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Students contribute to archaeological studies

BY MITCHELL SCHMIDT | OCTOBER 13, 2009 7:20 AM

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UI alums Kayla Resnick and Clayton Schuneman leaned over microscopes, peering into petri dishes of soil collected from an excavation site. Using tweezers, they sifted through the samples searching for small remnants of manmade artifacts.

Now archaeology technicians, both started their work in the Office of the State Archaeologist as UI students. Resnick said working in the office builds versatility.

“It’s been very beneficial,” said Resnick, who got the job as a junior in 2007 through a UI Career Fair. “You have to be able to do anything.”

The Office of the State Archaeologist is celebrating its 50-year anniversary this year, and it has used UI students since its creation. It holds more than 4 million artifacts from approximately 10,000 excavation sites in Iowa ranging from human and animal remains to handmade tools.

In the repository room containing the bulk of the artifacts, John Doershuk spun a handle, rolling a massive shelf holding more than 1,000 pounds of artifacts by with ease.

For Doershuk, the state archaeologist of Iowa, the artifacts and materials at the office are much more than just old things.



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“[Iowa’s artifacts] open up a window to the past,” he said, and artifacts and their locations describe ancient people and their origins.

And the students who work with him share the sentiment.

Kurtis Kettler, a UI senior doing work-study in the office, is helping to restore photos in the archives for a digital database. The database takes all of the images, some more than 100 years old, and categorizes them so excavations can be searched by date or location. So far, the archives have more than 47,000 photos.

Officials are also working to transfer all paper copies of maps into digital form. The Geographic Information Services process began in 1999 and utilizes I-Sites, an online master inventory of archaeological sites in Iowa.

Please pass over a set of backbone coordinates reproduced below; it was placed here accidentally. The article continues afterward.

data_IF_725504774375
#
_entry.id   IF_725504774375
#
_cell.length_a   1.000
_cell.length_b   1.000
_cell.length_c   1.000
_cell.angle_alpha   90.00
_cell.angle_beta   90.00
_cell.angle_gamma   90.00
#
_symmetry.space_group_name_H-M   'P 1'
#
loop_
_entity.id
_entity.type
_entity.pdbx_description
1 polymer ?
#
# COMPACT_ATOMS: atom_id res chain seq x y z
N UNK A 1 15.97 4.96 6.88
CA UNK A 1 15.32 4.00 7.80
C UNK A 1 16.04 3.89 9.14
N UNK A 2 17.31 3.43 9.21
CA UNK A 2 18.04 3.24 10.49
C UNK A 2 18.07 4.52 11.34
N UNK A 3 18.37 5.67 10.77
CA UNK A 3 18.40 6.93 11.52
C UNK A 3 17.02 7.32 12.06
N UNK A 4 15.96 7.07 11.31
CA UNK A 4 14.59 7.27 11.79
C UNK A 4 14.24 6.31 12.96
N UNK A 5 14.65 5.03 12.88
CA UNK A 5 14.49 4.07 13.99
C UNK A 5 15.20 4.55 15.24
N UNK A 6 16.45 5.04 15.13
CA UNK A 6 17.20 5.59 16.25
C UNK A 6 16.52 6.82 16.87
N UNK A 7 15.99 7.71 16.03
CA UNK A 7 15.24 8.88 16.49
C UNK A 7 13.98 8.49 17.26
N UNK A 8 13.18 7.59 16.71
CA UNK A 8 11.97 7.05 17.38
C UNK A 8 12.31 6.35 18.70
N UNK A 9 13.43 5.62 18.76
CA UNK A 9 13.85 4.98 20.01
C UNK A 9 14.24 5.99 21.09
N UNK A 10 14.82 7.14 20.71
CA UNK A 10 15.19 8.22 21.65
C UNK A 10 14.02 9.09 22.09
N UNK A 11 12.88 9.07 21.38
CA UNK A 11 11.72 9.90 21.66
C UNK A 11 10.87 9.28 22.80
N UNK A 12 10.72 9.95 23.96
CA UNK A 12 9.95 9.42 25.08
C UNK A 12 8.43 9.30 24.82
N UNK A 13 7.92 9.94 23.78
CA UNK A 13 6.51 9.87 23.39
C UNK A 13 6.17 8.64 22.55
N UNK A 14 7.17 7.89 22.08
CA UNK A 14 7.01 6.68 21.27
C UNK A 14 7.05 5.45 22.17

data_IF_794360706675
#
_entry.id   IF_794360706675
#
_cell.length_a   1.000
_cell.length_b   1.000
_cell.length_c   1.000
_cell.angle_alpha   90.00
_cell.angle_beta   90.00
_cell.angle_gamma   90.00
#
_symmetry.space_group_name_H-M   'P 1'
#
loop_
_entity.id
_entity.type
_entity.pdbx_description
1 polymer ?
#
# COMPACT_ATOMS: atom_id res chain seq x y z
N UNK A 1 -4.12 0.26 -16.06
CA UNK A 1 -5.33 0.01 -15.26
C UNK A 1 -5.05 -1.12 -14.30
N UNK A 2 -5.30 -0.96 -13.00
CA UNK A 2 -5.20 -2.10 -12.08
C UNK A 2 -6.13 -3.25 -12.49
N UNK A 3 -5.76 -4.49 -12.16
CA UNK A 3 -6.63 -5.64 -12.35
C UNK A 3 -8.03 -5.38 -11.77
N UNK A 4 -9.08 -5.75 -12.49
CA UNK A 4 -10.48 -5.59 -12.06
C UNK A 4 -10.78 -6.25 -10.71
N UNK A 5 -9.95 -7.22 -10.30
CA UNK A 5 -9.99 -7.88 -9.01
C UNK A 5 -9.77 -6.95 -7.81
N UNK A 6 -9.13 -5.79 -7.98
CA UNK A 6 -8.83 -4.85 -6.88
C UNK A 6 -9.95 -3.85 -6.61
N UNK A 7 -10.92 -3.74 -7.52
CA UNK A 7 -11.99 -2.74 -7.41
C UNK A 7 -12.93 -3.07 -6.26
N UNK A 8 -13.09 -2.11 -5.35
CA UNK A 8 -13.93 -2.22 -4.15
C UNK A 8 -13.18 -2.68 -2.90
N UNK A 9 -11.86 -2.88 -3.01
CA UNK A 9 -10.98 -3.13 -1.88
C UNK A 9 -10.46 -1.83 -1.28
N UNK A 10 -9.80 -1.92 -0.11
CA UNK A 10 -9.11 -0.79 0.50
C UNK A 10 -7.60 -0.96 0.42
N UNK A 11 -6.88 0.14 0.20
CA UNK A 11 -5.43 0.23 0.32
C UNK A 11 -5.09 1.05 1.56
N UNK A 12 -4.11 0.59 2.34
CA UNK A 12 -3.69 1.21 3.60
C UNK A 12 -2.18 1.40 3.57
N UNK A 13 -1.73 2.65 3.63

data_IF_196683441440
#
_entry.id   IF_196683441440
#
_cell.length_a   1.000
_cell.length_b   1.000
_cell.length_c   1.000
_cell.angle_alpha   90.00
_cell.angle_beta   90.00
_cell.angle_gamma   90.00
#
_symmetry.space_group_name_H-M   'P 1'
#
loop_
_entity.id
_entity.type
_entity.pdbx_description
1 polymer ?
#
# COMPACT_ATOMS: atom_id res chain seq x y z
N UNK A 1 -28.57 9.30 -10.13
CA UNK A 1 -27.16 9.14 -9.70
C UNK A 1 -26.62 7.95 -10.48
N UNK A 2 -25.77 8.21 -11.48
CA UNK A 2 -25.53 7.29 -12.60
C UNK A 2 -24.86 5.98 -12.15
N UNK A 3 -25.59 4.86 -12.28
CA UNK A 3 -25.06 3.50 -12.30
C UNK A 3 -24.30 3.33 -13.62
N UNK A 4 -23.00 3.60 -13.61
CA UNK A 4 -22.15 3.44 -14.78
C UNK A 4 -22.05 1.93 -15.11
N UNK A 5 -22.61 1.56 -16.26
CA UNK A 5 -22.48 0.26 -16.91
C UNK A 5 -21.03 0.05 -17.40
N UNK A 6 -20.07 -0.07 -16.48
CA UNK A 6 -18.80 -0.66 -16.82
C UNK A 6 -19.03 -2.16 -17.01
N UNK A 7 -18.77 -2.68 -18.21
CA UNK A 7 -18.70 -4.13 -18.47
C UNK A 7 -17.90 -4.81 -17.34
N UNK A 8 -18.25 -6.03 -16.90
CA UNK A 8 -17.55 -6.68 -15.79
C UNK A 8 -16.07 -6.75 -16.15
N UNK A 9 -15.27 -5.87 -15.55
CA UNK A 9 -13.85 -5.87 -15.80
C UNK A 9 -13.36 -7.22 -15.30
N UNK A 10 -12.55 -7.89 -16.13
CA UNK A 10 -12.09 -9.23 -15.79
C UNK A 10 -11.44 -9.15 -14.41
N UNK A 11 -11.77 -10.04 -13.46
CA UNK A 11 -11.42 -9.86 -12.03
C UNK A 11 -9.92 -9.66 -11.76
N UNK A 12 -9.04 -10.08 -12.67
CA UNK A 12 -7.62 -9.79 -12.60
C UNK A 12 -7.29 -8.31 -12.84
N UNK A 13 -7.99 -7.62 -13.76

Kettler said working at the office is helpful for students interested in archaeology.

“It’s a great foot in the door,” he said. “[Students] get experience with archaeology and, hopefully, broaden horizons for careers.”

Stephen Lensink, the associate director of the office, who has been involved with the organization since the 1960s, said students gain one-on-one time with faculty and receive “undivided attention” during research and projects.

“Students receive 100 percent of our time,” he said. “It’s a great opportunity for them.”

The office’s current location, 700 Clinton Street Building, is also in its 50th year and has held a range of businesses from a grocery store to a mail facility.

The oldest artifact in the office record was discovered in 1863 and dates back several hundred years earlier. Around half of the artifacts at the office were discovered during excavations, with the rest donated by the general public, Doershuk said.

In the office’s first years, students mainly helped with summer field excavations, Lensink said. While summer projects have lessened in numbers, the organization has remained true to its purpose, he said.

“The main thing students get is practical field experience and cultural resource management skills,” Lensink said.


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